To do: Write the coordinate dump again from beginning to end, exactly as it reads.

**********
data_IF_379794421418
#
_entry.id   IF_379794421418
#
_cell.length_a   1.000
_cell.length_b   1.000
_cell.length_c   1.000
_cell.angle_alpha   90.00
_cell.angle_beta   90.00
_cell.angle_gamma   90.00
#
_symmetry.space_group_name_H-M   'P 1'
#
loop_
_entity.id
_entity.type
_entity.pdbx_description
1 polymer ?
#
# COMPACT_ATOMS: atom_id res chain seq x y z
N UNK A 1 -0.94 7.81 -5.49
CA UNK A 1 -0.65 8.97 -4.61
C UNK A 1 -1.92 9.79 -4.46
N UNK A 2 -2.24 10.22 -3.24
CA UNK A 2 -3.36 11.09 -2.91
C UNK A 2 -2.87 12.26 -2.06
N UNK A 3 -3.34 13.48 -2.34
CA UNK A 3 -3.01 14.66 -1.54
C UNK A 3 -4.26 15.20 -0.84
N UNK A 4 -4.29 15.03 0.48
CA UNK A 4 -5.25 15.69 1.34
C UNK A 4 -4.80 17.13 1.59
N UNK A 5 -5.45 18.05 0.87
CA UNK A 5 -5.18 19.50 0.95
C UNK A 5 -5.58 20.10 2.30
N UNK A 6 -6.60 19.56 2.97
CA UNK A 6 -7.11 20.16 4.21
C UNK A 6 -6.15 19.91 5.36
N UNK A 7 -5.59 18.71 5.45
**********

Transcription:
data_IF_379794421418
#
_entry.id   IF_379794421418
#
_cell.length_a   1.000
_cell.length_b   1.000
_cell.length_c   1.000
_cell.angle_alpha   90.00
_cell.angle_beta   90.00
_cell.angle_gamma   90.00
#
_symmetry.space_group_name_H-M   'P 1'
#
loop_
_entity.id
_entity.type
_entity.pdbx_description
1 polymer ?
#
# COMPACT_ATOMS: atom_id res chain seq x y z
N UNK A 1 -0.94 7.81 -5.49
CA UNK A 1 -0.65 8.97 -4.61
C UNK A 1 -1.92 9.79 -4.46
N UNK A 2 -2.24 10.22 -3.24
CA UNK A 2 -3.36 11.09 -2.91
C UNK A 2 -2.87 12.26 -2.06
N UNK A 3 -3.34 13.48 -2.34
CA UNK A 3 -3.01 14.66 -1.54
C UNK A 3 -4.26 15.20 -0.84
N UNK A 4 -4.29 15.03 0.48
CA UNK A 4 -5.25 15.69 1.34
C UNK A 4 -4.80 17.13 1.59
N UNK A 5 -5.45 18.05 0.87
CA UNK A 5 -5.18 19.50 0.95
C UNK A 5 -5.58 20.10 2.30
N UNK A 6 -6.60 19.56 2.97
CA UNK A 6 -7.11 20.16 4.21
C UNK A 6 -6.15 19.91 5.36
N UNK A 7 -5.59 18.71 5.45